Most women have a regular menstrual cycle which means that month after month, for 4 to 7 days on average, they will undergo menstruation. For some, this will be nothing but mild discomfort. But for other women, this time of the month means severe menstrual pain and heavy bleeding that renders them unable to go about their daily lives.
If this has happened to you, here’s everything you need to know about severe menstrual pain and heavy bleeding.
What Characterizes Severe Menstrual Pain?
Severe menstrual pain is caused by uterine contractions.
This can happen before or during the onset of your period.
Most cramps feel like an incessant pain in your lower abdomen. Sometimes, it can feel like semi-heavy pressure or a dull ache, with pain that radiates to your lower back and inner thighs. This pain normally lasts for two to three days.
Severe cramps, however, tend to begin earlier and last longer. Over-the-counter medication doesn’t lessen the pain and unlike regular menstruation, severe menstrual pain is normally accompanied by heavy bleeding or clotting.
The medical term for menstrual pain is dysmenorrhea. There are two known types: primary and secondary.
- Primary dysmenorrhea is ordinary menstrual cramps. This can sometimes be accompanied by fatigue, diarrhea, and vomiting. This becomes less painful as you get older and may even stop once you have a baby.
- Secondary dysmenorrhea is more serious, as this is caused by a disorder in the reproductive organ. This is normally associated more with severe menstrual pain and heavy bleeding.
The medical term for menstruation with heavy or prolonged bleeding is menorrhagia. This normally lasts more than 7 days.
Normally, women lose an average of 30 to 40 milliliters of blood (or around 6 to 8 teaspoons of blood) during their menstrual cycle. Women who experience menorrhagia may lose more than 80 milliliters, which is more than the normal amount. This may cause anemia, which can lead to dizziness or fatigue.
If you experience any of the following symptoms, you may have menorrhagia:
- Using double sanitary protection due to extremely heavy flow
- Changing pads on an almost hourly basis because it fills up easily
- Waking up in the middle of the night to change pads
- Bleeding for more than a week
- Blood clots that are bigger than a coin
- Not being able to do your normal routine due to heavy flow
- Tiredness, fatigue, and shortness of breath
What causes severe menstrual pain and heavy bleeding?
Uterine contractions, which can result in menstrual cramps, can be caused by prostaglandins which are hormone-like substances. Though not yet proven, it has been shown that the higher the level of prostaglandins, the more severe the menstrual cramp can be.
There are other possible causes for experiencing extreme menstrual pain and heavy, prolonged bleeding. Here’s a list of potential reasons:
- Using an Intrauterine Device (IUD) as a form of birth control
- Ovarian cysts
- Uterine fibroids or polyps
- Pelvic infections
Other potential reasons are:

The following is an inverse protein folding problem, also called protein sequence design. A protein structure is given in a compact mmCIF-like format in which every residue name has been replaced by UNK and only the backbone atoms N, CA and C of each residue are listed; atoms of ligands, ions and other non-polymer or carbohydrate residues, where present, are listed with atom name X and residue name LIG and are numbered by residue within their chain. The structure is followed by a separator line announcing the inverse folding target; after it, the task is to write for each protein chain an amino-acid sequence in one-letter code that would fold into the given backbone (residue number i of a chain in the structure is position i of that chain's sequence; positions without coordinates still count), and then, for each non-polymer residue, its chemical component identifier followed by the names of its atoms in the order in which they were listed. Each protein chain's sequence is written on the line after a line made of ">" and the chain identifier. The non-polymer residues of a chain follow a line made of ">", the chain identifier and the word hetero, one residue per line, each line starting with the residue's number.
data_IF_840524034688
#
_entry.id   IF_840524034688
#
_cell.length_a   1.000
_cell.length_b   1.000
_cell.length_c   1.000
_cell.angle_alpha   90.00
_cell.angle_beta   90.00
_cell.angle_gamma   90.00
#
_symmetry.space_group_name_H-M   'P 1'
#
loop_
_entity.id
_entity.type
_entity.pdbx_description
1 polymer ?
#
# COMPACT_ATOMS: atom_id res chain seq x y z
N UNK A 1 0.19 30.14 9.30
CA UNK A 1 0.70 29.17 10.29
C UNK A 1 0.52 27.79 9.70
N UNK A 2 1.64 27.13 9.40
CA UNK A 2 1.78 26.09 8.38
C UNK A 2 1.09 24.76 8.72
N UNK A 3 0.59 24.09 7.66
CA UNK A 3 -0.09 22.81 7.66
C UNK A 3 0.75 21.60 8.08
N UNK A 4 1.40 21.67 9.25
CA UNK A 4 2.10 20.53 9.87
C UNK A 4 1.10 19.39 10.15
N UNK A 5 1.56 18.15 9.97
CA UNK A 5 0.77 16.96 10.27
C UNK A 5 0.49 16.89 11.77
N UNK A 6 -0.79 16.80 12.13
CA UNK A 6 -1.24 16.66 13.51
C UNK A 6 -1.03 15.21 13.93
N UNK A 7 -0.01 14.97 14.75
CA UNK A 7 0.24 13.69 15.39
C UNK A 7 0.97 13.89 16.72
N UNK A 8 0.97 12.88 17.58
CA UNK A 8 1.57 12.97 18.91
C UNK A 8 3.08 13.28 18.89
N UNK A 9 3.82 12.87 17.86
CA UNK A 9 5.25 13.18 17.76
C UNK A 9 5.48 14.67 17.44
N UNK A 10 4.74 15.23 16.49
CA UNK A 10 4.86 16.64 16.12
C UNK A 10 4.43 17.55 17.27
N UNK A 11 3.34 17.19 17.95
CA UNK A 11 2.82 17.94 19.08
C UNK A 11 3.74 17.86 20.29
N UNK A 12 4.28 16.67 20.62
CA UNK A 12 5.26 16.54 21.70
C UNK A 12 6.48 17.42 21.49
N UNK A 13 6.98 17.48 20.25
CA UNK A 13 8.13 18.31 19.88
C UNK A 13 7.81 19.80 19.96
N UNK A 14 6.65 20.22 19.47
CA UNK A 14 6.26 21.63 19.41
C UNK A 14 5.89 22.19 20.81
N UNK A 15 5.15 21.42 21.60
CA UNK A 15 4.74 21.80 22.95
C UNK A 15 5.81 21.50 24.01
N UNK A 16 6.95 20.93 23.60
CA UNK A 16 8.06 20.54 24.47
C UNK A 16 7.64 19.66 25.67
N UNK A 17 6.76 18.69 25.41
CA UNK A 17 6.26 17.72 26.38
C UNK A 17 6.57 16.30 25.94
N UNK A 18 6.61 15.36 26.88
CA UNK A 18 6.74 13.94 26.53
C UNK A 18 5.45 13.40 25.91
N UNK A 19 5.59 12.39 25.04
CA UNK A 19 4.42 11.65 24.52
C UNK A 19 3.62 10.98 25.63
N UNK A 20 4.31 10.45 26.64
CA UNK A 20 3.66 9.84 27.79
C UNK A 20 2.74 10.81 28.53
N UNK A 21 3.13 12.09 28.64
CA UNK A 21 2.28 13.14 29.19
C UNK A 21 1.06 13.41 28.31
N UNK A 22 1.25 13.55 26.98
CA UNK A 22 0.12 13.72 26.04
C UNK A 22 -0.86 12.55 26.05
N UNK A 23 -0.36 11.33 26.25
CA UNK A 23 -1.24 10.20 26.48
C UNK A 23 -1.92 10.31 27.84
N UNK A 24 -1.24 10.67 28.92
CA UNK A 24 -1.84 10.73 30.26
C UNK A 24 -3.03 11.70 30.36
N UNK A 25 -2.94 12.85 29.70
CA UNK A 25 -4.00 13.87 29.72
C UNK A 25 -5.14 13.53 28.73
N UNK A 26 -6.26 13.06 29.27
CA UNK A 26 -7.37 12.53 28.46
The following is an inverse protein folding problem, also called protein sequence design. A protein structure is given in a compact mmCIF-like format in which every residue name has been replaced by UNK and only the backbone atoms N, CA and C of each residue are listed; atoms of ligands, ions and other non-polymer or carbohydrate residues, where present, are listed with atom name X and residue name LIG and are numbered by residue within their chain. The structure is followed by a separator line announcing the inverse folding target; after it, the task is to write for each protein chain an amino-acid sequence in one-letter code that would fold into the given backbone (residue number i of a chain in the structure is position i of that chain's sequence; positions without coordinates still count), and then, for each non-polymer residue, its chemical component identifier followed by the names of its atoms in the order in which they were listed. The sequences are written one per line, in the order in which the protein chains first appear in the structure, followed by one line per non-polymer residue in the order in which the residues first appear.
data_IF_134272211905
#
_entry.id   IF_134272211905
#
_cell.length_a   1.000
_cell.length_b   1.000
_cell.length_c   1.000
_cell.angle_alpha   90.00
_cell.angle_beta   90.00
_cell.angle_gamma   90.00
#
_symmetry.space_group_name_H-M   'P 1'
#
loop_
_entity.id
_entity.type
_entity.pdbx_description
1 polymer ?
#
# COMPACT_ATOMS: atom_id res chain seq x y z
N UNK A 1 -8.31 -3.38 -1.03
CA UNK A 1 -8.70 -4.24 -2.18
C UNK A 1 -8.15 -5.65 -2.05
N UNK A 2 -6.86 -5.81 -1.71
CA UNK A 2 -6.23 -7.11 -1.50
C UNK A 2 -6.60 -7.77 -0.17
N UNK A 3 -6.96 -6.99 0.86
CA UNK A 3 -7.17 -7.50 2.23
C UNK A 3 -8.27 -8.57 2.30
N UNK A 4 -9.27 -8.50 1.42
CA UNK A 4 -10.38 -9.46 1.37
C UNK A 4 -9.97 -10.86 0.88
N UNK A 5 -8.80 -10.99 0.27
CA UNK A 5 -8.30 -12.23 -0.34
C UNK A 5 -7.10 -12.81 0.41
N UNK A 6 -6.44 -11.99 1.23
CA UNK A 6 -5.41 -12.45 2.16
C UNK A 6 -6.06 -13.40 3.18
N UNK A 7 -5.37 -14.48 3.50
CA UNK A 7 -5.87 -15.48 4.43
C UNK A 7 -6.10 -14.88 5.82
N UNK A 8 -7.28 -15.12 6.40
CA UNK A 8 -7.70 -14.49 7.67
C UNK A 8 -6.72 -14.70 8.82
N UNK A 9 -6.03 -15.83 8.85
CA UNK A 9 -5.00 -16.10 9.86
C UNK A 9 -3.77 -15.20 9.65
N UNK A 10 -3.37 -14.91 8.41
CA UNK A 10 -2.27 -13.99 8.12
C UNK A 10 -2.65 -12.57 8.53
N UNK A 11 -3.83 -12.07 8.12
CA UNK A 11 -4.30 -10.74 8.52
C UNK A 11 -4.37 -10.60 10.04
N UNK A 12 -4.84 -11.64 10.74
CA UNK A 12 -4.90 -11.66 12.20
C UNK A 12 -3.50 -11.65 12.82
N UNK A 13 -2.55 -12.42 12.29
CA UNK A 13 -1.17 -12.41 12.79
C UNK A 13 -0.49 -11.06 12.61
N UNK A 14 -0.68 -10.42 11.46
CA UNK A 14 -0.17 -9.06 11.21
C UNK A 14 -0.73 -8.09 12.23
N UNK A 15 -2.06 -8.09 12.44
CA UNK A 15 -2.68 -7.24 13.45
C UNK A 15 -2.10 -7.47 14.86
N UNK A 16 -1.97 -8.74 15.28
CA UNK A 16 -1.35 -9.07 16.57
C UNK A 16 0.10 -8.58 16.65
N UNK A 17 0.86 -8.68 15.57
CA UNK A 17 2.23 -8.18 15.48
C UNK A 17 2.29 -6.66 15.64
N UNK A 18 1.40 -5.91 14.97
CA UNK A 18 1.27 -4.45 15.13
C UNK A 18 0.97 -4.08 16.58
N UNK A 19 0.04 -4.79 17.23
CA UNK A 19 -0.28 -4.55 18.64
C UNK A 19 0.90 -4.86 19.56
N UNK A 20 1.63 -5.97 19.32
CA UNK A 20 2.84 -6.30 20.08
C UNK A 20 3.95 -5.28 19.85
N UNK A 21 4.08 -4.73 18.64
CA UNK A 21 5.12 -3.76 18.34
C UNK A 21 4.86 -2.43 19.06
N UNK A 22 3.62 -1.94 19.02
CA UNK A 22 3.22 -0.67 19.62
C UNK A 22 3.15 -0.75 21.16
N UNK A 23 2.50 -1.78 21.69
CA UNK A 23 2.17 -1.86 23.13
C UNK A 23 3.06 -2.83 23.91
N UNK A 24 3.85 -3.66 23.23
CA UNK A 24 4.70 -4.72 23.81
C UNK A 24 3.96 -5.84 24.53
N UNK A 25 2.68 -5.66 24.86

- Ectopic pregnancy
- Cancer of the uterus or cervix
- Von Willebrand Disease
Who is at risk of having severe menstrual pain and heavy bleeding?
There are certain people who may be more prone to experiencing severe menstrual pain though not everyone who falls under these categories will.
- Irregular menstrual cycle
- Family history of excessively painful periods
- Never having given birth
- Being 30 years old and below
Treatment for severe menstrual pain and heavy bleeding
When severe menstrual pain and bleeding starts to affect your daily life, your doctor may give you options to control this. The treatment that will be recommended will be based on the severity of the situation.
You can be given birth control pills to alter the balance of hormones in your body to end heavy periods. Or you can be prescribed medications to reduce heavy flow.
As a last resort, you can also be recommended for surgery if needed to remove fibroids or polyps if this is the cause of the severe menstrual pain and bleeding.
In really extreme cases, doctors would recommend a hysterectomy, which is a surgery to remove the uterus.
When is it time to call a doctor?
For some women who have high tolerance, severe menstrual pain and heavy bleeding may be a normal occurrence, but if you experience the following symptoms, it’s time to book that appointment with your OB-GYN.
- 3 painful menstrual cycles
- Presence of blood clots
- Pelvic pain even when not menstruating
- Pain that persists even after IUD placement
- Cramping that is accompanied by nausea and diarrhea
Even though having severe menstrual pain and heavy bleeding month after month can be a major inconvenience, this should not hinder you from enjoying life.
As long as you follow what the doctor will prescribe and suggest, you should be able to go about your daily routine. There are medicines that are available to help ease the pain and regulate your cycle so that you can still enjoy life even during that time of the month.
Hello Health Group does not provide medical advice, diagnosis or treatment.